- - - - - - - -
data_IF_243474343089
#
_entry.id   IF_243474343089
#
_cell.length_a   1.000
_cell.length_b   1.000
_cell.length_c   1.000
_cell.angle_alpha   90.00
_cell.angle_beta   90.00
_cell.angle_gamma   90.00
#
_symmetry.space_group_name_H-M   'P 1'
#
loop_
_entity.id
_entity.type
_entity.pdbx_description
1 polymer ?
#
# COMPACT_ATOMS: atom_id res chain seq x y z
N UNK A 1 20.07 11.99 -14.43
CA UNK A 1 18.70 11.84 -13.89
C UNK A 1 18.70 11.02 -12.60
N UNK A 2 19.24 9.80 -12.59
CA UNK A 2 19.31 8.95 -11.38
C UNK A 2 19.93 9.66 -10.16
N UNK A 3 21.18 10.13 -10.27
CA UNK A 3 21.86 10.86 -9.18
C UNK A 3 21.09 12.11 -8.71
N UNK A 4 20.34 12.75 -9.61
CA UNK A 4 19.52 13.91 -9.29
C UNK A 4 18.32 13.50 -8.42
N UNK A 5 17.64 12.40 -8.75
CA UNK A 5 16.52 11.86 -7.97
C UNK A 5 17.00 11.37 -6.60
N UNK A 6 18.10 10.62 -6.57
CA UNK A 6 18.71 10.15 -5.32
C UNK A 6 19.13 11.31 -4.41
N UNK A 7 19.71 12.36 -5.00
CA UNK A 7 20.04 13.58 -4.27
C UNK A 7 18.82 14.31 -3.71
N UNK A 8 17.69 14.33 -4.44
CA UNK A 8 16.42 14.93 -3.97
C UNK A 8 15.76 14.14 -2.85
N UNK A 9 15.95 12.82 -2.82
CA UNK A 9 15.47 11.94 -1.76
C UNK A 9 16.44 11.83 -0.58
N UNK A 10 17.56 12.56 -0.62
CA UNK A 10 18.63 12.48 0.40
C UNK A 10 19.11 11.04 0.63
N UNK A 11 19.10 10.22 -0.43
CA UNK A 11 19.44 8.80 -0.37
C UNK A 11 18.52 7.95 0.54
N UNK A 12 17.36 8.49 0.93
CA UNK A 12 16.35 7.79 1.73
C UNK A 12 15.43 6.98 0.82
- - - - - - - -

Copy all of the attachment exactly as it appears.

data_IF_243474343089
#
_entry.id   IF_243474343089
#
_cell.length_a   1.000
_cell.length_b   1.000
_cell.length_c   1.000
_cell.angle_alpha   90.00
_cell.angle_beta   90.00
_cell.angle_gamma   90.00
#
_symmetry.space_group_name_H-M   'P 1'
#
loop_
_entity.id
_entity.type
_entity.pdbx_description
1 polymer ?
#
# COMPACT_ATOMS: atom_id res chain seq x y z
N UNK A 1 20.07 11.99 -14.43
CA UNK A 1 18.70 11.84 -13.89
C UNK A 1 18.70 11.02 -12.60
N UNK A 2 19.24 9.80 -12.59
CA UNK A 2 19.31 8.95 -11.38
C UNK A 2 19.93 9.66 -10.16
N UNK A 3 21.18 10.13 -10.27
CA UNK A 3 21.86 10.86 -9.18
C UNK A 3 21.09 12.11 -8.71
N UNK A 4 20.34 12.75 -9.61
CA UNK A 4 19.52 13.91 -9.29
C UNK A 4 18.32 13.50 -8.42
N UNK A 5 17.64 12.40 -8.75
CA UNK A 5 16.52 11.86 -7.97
C UNK A 5 17.00 11.37 -6.60
N UNK A 6 18.10 10.62 -6.57
CA UNK A 6 18.71 10.15 -5.32
C UNK A 6 19.13 11.31 -4.41
N UNK A 7 19.71 12.36 -5.00
CA UNK A 7 20.04 13.58 -4.27
C UNK A 7 18.82 14.31 -3.71
N UNK A 8 17.69 14.33 -4.44
CA UNK A 8 16.42 14.93 -3.97
C UNK A 8 15.76 14.14 -2.85
N UNK A 9 15.95 12.82 -2.82
CA UNK A 9 15.47 11.94 -1.76
C UNK A 9 16.44 11.83 -0.58
N UNK A 10 17.56 12.56 -0.62
CA UNK A 10 18.63 12.48 0.40
C UNK A 10 19.11 11.04 0.63
N UNK A 11 19.10 10.22 -0.43
CA UNK A 11 19.44 8.80 -0.37
C UNK A 11 18.52 7.95 0.54
N UNK A 12 17.36 8.49 0.93
CA UNK A 12 16.35 7.79 1.73
C UNK A 12 15.43 6.98 0.82